Estate Planning CI Brightworth Private Wealth

5 Common mistakes regarding estate plans

When was the last time you updated your will? Could your beneficiaries have changed? If you have a trust in place, did you actually fund it? Is your plan ready for the new SECURE Act? These are all important questions to answer. Later on, we’ll reveal five estate mistakes you don’t want to make.

A few years ago, I received a phone call from a woman understandably upset that she might not inherit any of her deceased father’s large 401(k) plan, even though he was divorced and she was an only child. Unfortunately, about a year prior, her father had been divorced for the second time and failed to remove his ex-wife as the beneficiary of his 401(k).

When he unexpectedly died, his ex-wife remained the beneficiary of his account. According to the federal Employee Retirement Income Security Act, the ex-wife was entitled to receive the assets. While the man probably never intended for his ex-wife to receive these assets while entirely cutting out his only child, that’s exactly what happened as the result of a simple administrative oversight.

You don’t have to be ultra-wealthy to reap the benefits of a well-conceived estate plan. But you do have to make certain the plan is updated often—especially as life circumstances change—so these kinds of mistakes don’t occur and hurt the people you love most.

First, the basics

An estate plan consists of legal documents that provide clarity about how you’d like your wishes carried out, both during life and after you die. It primarily consists of three documents:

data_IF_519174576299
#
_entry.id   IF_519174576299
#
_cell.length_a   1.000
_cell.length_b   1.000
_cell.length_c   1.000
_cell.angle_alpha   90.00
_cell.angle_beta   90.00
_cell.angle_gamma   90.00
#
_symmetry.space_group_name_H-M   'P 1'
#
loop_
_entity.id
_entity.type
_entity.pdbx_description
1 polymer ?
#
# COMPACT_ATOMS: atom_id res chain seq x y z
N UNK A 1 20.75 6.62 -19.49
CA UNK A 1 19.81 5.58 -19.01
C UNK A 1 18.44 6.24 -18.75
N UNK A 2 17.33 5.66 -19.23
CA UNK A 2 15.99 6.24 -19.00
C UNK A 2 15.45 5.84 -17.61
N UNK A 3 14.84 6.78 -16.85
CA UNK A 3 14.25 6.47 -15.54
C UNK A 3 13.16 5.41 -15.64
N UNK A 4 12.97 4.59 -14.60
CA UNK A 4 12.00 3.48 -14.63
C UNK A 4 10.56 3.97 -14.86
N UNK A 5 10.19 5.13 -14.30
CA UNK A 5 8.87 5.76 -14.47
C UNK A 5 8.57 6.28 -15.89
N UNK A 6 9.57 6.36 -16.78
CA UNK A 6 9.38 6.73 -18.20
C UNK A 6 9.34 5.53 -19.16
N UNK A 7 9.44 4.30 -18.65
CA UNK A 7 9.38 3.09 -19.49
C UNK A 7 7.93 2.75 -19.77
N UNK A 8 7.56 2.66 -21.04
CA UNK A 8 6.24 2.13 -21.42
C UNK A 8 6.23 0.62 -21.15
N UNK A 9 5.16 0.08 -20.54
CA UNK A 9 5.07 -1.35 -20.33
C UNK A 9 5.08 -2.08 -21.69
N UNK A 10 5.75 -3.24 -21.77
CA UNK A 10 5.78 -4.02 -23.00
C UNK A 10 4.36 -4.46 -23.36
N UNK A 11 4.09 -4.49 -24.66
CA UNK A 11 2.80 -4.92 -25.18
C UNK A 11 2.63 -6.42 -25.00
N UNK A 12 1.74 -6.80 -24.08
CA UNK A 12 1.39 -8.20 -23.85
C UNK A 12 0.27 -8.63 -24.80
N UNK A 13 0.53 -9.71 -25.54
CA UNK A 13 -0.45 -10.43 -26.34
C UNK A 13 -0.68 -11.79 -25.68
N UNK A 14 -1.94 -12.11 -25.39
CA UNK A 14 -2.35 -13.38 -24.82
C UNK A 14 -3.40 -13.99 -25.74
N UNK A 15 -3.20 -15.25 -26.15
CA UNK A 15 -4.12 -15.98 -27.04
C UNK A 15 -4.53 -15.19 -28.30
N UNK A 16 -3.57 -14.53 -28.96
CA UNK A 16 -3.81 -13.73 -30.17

1. A will
  2. A durable power of attorney for financial matters
  3. A healthcare power of attorney or similar document

The latter two documents designate individuals to help make decisions involving your finances or health in case you cannot do so in light of some form of incapacity.

I work with many individuals and families to help them design estate plans that effectively reflect their wishes and avoid estate planning mistakes. Here are five common mistakes I see:

Mistake 1: No estate plan at all

It’s not uncommon for me to work with people who have accumulated several million dollars in assets, yet they don’t possess even a simple will. A will provides specific information about who receives your money, property and other assets. It’s also important for people with minimal assets.

Without a will, state law decides who receives your assets, and it’s not likely they will be distributed according to your wishes. Dying without a will, known as dying “intestate,” involves a time-consuming and costly process for your heirs.

A will may include several important pieces of information that can significantly impact your heirs. A will provides the opportunity to appoint a guardian for your minor children and an executor to carry out the business of closing your estate and distributing your assets. In lieu of a will, these appointments will likely be made by a probate court.

Mistake 2: Missing or incorrect beneficiaries

Many people are surprised to learn that some of their assets, such as retirement accounts and life insurance policies, are not controlled by their will. To make certain the right person inherits these assets, a specific person or trust must be named as the beneficiary for each account.

As discussed, one of the most common pitfalls is failure to update beneficiary designations. For example, a person may have opened an IRA in their 20s. They may not have been married and could’ve named a relative or friend as beneficiary. Fast forward years later, when that person has married and may have kids. If they pass away without changing the beneficiary, the amount in that account will go to the person they named decades ago instead of their spouse, children or both.